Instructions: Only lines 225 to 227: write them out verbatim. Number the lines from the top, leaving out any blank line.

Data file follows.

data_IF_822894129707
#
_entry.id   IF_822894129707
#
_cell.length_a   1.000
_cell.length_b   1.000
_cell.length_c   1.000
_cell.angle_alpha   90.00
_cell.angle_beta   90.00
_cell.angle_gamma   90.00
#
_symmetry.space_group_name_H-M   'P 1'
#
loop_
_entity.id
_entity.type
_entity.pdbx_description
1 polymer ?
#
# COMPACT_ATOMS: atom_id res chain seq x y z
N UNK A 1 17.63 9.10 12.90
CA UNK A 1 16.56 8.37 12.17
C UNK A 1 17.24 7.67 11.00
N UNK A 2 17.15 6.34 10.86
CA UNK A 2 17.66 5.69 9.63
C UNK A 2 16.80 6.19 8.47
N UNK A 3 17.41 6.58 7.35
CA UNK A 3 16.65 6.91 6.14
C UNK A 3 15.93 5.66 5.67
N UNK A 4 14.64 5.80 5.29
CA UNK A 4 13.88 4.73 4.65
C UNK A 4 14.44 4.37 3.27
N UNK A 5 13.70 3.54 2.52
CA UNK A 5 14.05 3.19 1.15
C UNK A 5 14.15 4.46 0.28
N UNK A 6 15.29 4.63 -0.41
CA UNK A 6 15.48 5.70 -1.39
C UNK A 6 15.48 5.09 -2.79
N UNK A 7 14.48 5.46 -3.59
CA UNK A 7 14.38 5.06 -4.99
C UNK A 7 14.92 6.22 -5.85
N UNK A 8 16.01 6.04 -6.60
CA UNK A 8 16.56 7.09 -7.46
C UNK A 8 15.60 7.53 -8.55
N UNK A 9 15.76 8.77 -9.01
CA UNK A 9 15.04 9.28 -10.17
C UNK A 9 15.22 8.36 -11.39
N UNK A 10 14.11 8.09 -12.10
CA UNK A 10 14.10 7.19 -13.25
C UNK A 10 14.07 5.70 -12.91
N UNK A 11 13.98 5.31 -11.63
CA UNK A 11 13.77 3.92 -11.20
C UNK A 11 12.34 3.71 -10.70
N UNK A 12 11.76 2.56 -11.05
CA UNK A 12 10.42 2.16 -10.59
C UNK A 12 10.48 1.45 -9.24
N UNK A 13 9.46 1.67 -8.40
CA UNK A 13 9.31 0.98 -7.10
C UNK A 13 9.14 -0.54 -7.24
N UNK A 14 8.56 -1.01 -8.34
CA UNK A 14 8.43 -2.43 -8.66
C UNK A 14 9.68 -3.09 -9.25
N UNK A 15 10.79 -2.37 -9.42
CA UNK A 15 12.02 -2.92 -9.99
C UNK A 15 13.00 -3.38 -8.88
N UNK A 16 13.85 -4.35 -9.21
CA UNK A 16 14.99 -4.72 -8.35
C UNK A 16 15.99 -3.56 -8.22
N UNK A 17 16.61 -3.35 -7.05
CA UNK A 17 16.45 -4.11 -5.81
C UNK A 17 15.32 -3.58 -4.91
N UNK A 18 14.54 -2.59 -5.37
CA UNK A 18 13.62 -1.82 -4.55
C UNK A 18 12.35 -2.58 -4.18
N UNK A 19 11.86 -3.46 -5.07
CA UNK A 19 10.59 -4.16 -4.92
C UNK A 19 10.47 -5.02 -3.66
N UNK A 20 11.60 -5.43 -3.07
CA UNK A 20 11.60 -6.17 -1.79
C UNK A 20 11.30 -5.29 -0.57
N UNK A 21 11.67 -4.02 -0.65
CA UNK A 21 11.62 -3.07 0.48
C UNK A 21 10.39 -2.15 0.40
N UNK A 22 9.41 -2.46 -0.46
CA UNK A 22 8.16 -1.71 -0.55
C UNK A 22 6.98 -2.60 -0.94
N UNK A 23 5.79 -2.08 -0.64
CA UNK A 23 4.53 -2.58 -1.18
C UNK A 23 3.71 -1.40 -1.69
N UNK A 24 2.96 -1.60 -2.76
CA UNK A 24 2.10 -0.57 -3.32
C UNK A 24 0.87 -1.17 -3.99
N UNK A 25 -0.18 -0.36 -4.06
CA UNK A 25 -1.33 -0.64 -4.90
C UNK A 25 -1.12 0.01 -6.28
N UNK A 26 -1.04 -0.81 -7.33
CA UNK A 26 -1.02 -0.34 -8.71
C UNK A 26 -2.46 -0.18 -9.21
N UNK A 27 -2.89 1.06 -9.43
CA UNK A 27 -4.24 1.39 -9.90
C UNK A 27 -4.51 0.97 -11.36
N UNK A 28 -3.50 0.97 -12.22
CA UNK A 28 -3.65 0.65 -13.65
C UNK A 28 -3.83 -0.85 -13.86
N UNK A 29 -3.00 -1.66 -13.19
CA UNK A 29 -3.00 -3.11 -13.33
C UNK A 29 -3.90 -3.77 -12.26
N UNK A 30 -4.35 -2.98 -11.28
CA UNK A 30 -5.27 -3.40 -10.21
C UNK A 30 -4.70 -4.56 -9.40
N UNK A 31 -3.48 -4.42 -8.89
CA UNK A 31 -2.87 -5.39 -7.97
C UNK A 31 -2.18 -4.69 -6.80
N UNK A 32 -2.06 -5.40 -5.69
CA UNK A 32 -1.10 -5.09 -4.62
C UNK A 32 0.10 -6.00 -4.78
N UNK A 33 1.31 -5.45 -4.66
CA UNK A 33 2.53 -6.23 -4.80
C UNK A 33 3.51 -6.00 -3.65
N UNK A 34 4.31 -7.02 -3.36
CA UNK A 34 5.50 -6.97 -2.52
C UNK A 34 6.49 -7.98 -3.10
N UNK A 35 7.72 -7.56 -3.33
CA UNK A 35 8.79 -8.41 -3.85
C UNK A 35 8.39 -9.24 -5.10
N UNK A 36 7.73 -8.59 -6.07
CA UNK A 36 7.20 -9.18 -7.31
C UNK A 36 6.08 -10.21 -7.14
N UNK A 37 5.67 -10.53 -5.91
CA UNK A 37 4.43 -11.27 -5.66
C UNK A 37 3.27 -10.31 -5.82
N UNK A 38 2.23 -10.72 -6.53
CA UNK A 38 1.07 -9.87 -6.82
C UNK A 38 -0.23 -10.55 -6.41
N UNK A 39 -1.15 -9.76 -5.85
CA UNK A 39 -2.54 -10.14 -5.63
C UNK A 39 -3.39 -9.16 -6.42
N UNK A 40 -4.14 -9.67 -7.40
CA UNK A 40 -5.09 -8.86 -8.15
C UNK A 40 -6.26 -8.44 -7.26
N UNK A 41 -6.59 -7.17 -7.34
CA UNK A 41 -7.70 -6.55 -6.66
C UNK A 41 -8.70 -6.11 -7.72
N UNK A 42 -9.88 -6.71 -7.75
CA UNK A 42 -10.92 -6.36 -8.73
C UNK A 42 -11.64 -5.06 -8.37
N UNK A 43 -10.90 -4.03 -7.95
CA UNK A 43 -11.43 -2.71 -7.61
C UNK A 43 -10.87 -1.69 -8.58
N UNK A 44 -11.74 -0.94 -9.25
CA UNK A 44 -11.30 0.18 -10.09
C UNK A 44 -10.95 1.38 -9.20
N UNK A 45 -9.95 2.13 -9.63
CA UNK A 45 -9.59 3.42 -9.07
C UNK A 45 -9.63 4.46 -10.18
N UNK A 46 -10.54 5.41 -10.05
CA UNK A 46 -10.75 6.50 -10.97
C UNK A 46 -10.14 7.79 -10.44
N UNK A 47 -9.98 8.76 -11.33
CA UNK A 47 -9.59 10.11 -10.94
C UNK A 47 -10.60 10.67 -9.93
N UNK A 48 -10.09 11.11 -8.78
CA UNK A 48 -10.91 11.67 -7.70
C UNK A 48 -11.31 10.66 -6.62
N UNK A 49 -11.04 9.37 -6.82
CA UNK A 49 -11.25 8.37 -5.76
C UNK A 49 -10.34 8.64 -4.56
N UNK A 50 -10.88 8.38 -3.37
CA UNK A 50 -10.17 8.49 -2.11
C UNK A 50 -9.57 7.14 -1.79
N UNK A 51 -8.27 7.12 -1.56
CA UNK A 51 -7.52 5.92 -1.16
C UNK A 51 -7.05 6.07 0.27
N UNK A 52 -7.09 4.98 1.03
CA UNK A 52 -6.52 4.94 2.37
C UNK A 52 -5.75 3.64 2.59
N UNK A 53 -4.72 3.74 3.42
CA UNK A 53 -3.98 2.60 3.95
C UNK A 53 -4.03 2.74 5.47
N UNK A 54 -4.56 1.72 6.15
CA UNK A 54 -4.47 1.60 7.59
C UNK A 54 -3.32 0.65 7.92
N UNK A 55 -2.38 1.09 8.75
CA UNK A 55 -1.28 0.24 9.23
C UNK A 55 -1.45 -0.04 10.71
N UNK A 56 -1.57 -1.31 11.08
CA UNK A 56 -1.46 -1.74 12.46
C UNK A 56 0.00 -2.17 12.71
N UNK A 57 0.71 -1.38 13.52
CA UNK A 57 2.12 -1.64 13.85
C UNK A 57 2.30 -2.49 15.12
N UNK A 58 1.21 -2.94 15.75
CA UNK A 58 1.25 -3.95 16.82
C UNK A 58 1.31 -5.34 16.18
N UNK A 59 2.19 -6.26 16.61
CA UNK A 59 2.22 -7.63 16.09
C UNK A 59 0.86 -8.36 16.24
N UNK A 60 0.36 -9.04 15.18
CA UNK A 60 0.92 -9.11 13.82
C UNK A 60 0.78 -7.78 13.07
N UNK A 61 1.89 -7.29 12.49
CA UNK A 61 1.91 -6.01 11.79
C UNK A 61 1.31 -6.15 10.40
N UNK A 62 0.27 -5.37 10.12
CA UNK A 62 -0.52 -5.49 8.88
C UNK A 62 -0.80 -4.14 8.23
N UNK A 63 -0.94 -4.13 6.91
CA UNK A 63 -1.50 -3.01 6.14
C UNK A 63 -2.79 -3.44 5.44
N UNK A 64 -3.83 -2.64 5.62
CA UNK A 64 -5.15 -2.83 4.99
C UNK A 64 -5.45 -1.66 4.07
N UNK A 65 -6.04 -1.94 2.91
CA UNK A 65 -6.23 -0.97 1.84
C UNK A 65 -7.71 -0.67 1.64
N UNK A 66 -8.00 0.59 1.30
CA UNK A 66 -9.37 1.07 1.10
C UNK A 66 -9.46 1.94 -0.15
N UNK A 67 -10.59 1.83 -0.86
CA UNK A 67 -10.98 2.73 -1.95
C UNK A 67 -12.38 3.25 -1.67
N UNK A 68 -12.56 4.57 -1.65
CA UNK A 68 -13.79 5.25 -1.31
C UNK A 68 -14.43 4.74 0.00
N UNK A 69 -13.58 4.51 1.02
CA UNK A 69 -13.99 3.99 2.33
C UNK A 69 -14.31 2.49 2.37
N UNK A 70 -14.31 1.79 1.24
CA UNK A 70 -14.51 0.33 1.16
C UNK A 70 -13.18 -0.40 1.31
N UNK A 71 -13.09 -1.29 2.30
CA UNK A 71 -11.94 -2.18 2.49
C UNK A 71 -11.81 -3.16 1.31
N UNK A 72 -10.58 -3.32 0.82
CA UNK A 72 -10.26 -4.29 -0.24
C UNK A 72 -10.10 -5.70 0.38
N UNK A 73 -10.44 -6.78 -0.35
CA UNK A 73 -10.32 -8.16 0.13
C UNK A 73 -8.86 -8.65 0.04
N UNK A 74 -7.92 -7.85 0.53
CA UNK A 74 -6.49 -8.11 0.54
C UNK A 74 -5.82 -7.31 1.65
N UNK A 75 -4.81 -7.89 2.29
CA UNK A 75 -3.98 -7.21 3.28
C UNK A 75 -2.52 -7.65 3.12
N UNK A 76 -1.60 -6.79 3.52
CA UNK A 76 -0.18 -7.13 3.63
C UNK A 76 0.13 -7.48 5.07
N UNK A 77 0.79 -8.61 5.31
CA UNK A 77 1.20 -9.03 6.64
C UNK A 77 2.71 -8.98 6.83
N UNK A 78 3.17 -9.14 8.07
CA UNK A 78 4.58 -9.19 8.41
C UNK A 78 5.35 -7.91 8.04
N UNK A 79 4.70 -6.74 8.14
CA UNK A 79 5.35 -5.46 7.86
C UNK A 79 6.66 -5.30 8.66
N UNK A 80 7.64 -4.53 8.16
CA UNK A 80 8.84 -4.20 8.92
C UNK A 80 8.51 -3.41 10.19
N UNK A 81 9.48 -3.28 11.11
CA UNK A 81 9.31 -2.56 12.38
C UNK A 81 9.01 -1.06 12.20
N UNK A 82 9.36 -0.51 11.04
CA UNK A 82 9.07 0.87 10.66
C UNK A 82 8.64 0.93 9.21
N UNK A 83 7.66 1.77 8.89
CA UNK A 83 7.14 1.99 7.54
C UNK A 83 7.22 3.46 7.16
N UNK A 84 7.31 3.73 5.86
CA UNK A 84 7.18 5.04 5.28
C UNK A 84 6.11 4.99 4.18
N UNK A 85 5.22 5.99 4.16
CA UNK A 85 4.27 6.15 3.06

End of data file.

N UNK A 69 -13.58 4.51 1.02
CA UNK A 69 -13.99 3.99 2.33
C UNK A 69 -14.31 2.49 2.37